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Batons for sale in the UK


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#1 KennethD

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Posted 19 April 2010 - 11:23 PM

I use the online Googlemail service, one thing they do is identify words used in your emails and then offer directed adverts.
As I had "police" in one of my emails I got an ad for an ASP extendible baton. It's a UK company, and it got me thinking who could they sell to in the UK ?
As I understand it's illegal for Joe Public to buy a baton, and officers aren't allowed to use a baton they've bought, so where's the UK customer ? :eek:

#2 freols

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Posted 19 April 2010 - 11:29 PM

I use the online Googlemail service, one thing they do is identify words used in your emails and then offer directed adverts.
As I had "police" in one of my emails I got an ad for an ASP extendible baton. It's a UK company, and it got me thinking who could they sell to in the UK ?
As I understand it's illegal for Joe Public to buy a baton, and officers aren't allowed to use a baton they've bought, so where's the UK customer ? :eek:


Authorised organisations such as the police can purchase them.

#3 KennethD

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Posted 19 April 2010 - 11:36 PM

Of course, but I wouldn't expect such companies to advertise on bog standard old Googlemail for business :eek: Wouldn't they target ads at the professional publications ?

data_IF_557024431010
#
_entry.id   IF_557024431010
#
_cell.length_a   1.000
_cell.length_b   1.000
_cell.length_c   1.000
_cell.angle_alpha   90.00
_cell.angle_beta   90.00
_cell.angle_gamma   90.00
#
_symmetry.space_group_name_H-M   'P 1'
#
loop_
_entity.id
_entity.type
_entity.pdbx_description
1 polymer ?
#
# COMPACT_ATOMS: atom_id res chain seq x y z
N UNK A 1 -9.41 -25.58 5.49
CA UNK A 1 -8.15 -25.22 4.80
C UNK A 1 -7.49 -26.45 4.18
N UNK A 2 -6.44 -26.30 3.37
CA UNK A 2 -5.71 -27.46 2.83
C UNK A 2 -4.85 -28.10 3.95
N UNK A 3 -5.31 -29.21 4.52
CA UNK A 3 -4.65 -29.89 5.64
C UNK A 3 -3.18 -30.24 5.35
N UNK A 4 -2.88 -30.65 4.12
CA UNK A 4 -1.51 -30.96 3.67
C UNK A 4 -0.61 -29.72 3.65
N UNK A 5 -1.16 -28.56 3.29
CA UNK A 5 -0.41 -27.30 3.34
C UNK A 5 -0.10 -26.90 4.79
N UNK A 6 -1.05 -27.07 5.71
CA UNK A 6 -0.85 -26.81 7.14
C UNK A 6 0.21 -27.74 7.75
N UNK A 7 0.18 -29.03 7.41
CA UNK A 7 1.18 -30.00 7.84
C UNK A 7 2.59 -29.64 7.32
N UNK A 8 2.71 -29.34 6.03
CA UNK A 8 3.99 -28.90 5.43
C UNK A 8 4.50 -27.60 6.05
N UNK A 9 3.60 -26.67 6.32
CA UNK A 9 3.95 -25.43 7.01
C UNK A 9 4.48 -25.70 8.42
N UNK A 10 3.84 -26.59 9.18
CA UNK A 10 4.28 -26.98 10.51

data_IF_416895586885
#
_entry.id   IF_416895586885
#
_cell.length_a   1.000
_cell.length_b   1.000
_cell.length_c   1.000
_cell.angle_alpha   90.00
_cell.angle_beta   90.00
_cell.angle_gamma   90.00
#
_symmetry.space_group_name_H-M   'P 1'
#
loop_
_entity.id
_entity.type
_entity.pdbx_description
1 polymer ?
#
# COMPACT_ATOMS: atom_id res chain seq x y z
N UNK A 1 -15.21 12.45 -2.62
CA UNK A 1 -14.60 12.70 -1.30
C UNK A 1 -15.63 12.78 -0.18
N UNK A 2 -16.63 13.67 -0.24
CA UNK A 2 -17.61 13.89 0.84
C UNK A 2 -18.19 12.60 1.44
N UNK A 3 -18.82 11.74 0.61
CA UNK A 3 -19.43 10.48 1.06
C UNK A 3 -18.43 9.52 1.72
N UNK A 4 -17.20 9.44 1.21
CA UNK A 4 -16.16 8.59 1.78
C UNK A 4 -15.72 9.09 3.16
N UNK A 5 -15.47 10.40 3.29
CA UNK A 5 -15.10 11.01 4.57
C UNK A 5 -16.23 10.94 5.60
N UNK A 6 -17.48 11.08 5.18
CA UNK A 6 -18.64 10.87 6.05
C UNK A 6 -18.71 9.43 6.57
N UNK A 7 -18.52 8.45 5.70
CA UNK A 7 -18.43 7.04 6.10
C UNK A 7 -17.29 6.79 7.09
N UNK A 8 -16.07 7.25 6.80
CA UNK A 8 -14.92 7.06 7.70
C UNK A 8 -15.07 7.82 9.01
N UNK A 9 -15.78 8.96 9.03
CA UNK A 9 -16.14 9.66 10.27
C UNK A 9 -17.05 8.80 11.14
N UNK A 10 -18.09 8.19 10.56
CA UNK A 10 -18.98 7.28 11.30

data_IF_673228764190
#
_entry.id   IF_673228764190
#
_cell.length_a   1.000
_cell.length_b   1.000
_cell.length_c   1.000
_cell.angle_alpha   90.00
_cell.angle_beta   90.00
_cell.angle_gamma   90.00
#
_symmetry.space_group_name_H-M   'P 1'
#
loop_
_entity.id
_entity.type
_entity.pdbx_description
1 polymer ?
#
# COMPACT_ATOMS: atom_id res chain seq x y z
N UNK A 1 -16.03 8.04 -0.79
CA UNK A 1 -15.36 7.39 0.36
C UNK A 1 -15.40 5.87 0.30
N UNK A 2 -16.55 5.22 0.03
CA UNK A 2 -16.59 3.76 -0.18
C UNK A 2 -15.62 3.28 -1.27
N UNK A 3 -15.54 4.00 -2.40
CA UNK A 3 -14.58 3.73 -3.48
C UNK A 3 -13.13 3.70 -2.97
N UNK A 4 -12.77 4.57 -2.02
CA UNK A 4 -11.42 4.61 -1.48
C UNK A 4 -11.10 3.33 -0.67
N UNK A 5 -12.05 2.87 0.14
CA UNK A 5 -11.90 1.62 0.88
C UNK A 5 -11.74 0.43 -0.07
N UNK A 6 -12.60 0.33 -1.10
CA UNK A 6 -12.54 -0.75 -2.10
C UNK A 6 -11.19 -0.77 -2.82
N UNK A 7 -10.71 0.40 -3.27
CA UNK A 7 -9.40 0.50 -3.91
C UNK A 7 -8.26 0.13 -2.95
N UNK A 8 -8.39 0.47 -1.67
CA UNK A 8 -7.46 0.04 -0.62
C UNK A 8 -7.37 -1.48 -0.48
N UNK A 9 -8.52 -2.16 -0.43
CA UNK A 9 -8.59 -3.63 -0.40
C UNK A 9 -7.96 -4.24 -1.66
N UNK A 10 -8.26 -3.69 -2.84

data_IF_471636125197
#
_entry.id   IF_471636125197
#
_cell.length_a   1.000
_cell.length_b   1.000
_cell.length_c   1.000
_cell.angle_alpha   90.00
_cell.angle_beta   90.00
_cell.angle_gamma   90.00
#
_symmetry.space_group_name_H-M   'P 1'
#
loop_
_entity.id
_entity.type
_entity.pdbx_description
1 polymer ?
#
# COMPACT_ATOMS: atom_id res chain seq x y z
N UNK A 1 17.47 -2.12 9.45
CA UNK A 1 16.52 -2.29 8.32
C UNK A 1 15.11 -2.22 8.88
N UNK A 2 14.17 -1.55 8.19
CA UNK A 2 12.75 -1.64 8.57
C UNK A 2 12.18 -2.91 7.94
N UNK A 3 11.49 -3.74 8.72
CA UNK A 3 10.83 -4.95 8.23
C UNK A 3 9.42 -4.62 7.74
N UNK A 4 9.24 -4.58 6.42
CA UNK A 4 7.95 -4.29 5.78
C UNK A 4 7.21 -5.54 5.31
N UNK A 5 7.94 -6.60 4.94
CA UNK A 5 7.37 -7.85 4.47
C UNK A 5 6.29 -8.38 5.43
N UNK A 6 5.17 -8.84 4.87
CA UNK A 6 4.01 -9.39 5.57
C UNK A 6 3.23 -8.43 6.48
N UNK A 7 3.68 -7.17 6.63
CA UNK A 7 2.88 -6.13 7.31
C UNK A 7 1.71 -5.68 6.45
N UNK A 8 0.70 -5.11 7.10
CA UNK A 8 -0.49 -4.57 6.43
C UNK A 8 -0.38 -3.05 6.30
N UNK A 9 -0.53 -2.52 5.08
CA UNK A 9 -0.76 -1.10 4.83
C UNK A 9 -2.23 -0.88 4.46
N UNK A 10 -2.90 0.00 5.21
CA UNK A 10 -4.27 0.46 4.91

#4 Ultra Vires

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Posted 20 April 2010 - 02:25 AM

Of course, but I wouldn't expect such companies to advertise on bog standard old Googlemail for business :eek: Wouldn't they target ads at the professional publications ?

The software they use, as you say, only matches key words to the mountains of data their bots trawl across the web.
You can buy an ASP or police marked items. But the retailer will require a collar number and station to send the items to. So it's really quite harmless.

At no point has anyone sat down and decided to advertise police equipment on their mail client. It's just happens to match a catalogue out there which allows Google bots to collate it :)

#5 ninetyone

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Posted 20 April 2010 - 04:32 PM